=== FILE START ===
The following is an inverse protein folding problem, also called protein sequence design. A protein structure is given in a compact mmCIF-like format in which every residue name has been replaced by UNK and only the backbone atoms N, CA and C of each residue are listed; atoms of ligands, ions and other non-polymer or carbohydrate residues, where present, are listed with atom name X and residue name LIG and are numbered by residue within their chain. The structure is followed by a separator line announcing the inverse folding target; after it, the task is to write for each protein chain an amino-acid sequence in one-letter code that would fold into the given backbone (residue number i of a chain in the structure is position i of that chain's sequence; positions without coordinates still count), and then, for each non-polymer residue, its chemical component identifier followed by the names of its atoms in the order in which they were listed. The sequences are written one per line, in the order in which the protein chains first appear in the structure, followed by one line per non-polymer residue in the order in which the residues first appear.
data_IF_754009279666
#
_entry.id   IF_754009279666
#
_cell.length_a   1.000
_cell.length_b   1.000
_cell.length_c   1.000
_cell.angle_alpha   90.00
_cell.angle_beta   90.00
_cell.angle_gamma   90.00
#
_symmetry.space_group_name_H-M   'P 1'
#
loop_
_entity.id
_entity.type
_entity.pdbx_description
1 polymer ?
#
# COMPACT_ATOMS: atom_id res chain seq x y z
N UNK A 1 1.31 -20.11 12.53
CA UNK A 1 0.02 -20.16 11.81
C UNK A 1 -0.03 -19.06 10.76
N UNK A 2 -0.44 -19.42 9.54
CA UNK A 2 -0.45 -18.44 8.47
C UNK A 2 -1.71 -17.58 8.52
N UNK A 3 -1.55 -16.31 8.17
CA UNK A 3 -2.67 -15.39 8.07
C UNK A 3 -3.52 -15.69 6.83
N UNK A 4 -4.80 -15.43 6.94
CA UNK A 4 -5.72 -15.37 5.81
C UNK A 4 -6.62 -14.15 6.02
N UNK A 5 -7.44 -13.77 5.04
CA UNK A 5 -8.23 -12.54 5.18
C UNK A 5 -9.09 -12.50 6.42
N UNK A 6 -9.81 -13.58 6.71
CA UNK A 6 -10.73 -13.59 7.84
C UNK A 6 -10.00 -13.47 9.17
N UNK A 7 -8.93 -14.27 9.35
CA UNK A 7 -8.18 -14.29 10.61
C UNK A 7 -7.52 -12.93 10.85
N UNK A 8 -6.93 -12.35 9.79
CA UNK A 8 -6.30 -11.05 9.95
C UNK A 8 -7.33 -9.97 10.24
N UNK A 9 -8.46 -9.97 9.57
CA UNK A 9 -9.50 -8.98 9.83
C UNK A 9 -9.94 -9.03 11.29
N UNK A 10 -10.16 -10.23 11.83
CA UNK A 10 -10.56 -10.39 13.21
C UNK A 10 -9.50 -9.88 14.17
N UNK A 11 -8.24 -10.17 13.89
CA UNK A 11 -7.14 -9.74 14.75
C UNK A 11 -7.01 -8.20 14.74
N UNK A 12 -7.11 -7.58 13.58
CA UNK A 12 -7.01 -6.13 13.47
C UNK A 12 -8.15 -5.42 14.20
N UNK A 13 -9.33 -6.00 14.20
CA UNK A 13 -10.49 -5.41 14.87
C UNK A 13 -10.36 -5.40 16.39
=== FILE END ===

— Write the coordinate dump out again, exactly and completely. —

The following is an inverse protein folding problem, also called protein sequence design. A protein structure is given in a compact mmCIF-like format in which every residue name has been replaced by UNK and only the backbone atoms N, CA and C of each residue are listed; atoms of ligands, ions and other non-polymer or carbohydrate residues, where present, are listed with atom name X and residue name LIG and are numbered by residue within their chain. The structure is followed by a separator line announcing the inverse folding target; after it, the task is to write for each protein chain an amino-acid sequence in one-letter code that would fold into the given backbone (residue number i of a chain in the structure is position i of that chain's sequence; positions without coordinates still count), and then, for each non-polymer residue, its chemical component identifier followed by the names of its atoms in the order in which they were listed. The sequences are written one per line, in the order in which the protein chains first appear in the structure, followed by one line per non-polymer residue in the order in which the residues first appear.
data_IF_754009279666
#
_entry.id   IF_754009279666
#
_cell.length_a   1.000
_cell.length_b   1.000
_cell.length_c   1.000
_cell.angle_alpha   90.00
_cell.angle_beta   90.00
_cell.angle_gamma   90.00
#
_symmetry.space_group_name_H-M   'P 1'
#
loop_
_entity.id
_entity.type
_entity.pdbx_description
1 polymer ?
#
# COMPACT_ATOMS: atom_id res chain seq x y z
N UNK A 1 1.31 -20.11 12.53
CA UNK A 1 0.02 -20.16 11.81
C UNK A 1 -0.03 -19.06 10.76
N UNK A 2 -0.44 -19.42 9.54
CA UNK A 2 -0.45 -18.44 8.47
C UNK A 2 -1.71 -17.58 8.52
N UNK A 3 -1.55 -16.31 8.17
CA UNK A 3 -2.67 -15.39 8.07
C UNK A 3 -3.52 -15.69 6.83
N UNK A 4 -4.80 -15.43 6.94
CA UNK A 4 -5.72 -15.37 5.81
C UNK A 4 -6.62 -14.15 6.02
N UNK A 5 -7.44 -13.77 5.04
CA UNK A 5 -8.23 -12.54 5.18
C UNK A 5 -9.09 -12.50 6.42
N UNK A 6 -9.81 -13.58 6.71
CA UNK A 6 -10.73 -13.59 7.84
C UNK A 6 -10.00 -13.47 9.17
N UNK A 7 -8.93 -14.27 9.35
CA UNK A 7 -8.18 -14.29 10.61
C UNK A 7 -7.52 -12.93 10.85
N UNK A 8 -6.93 -12.35 9.79
CA UNK A 8 -6.30 -11.05 9.95
C UNK A 8 -7.33 -9.97 10.24
N UNK A 9 -8.46 -9.97 9.57
CA UNK A 9 -9.50 -8.98 9.83
C UNK A 9 -9.94 -9.03 11.29
N UNK A 10 -10.16 -10.23 11.83
CA UNK A 10 -10.56 -10.39 13.21
C UNK A 10 -9.50 -9.88 14.17
N UNK A 11 -8.24 -10.17 13.89
CA UNK A 11 -7.14 -9.74 14.75
C UNK A 11 -7.01 -8.20 14.74
N UNK A 12 -7.11 -7.58 13.58
CA UNK A 12 -7.01 -6.13 13.47
C UNK A 12 -8.15 -5.42 14.20
N UNK A 13 -9.33 -6.00 14.20
CA UNK A 13 -10.49 -5.41 14.87
C UNK A 13 -10.36 -5.40 16.39